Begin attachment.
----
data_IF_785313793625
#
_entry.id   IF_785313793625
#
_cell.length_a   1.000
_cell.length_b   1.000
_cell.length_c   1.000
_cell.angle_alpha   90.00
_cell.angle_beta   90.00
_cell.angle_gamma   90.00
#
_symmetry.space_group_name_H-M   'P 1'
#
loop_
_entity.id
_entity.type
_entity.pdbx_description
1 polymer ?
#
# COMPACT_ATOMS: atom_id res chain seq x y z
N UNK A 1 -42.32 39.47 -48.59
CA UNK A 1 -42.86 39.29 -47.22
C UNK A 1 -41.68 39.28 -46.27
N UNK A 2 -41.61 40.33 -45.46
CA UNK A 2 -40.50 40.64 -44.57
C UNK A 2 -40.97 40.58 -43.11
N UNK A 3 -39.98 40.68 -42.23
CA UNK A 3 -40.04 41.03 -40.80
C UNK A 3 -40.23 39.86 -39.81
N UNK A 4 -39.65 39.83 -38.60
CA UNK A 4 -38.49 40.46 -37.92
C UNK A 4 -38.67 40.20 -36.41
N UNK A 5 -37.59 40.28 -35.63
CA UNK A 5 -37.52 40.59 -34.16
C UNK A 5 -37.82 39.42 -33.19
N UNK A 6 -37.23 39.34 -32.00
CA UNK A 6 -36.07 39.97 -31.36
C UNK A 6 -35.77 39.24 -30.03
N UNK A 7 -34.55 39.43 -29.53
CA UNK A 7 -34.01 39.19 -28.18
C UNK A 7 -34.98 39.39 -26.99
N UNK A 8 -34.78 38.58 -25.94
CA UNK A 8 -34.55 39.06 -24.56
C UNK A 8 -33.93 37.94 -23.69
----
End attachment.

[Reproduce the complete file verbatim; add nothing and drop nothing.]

data_IF_785313793625
#
_entry.id   IF_785313793625
#
_cell.length_a   1.000
_cell.length_b   1.000
_cell.length_c   1.000
_cell.angle_alpha   90.00
_cell.angle_beta   90.00
_cell.angle_gamma   90.00
#
_symmetry.space_group_name_H-M   'P 1'
#
loop_
_entity.id
_entity.type
_entity.pdbx_description
1 polymer ?
#
# COMPACT_ATOMS: atom_id res chain seq x y z
N UNK A 1 -42.32 39.47 -48.59
CA UNK A 1 -42.86 39.29 -47.22
C UNK A 1 -41.68 39.28 -46.27
N UNK A 2 -41.61 40.33 -45.46
CA UNK A 2 -40.50 40.64 -44.57
C UNK A 2 -40.97 40.58 -43.11
N UNK A 3 -39.98 40.68 -42.23
CA UNK A 3 -40.04 41.03 -40.80
C UNK A 3 -40.23 39.86 -39.81
N UNK A 4 -39.65 39.83 -38.60
CA UNK A 4 -38.49 40.46 -37.92
C UNK A 4 -38.67 40.20 -36.41
N UNK A 5 -37.59 40.28 -35.63
CA UNK A 5 -37.52 40.59 -34.16
C UNK A 5 -37.82 39.42 -33.19
N UNK A 6 -37.23 39.34 -32.00
CA UNK A 6 -36.07 39.97 -31.36
C UNK A 6 -35.77 39.24 -30.03
N UNK A 7 -34.55 39.43 -29.53
CA UNK A 7 -34.01 39.19 -28.18
C UNK A 7 -34.98 39.39 -26.99
N UNK A 8 -34.78 38.58 -25.94
CA UNK A 8 -34.55 39.06 -24.56
C UNK A 8 -33.93 37.94 -23.69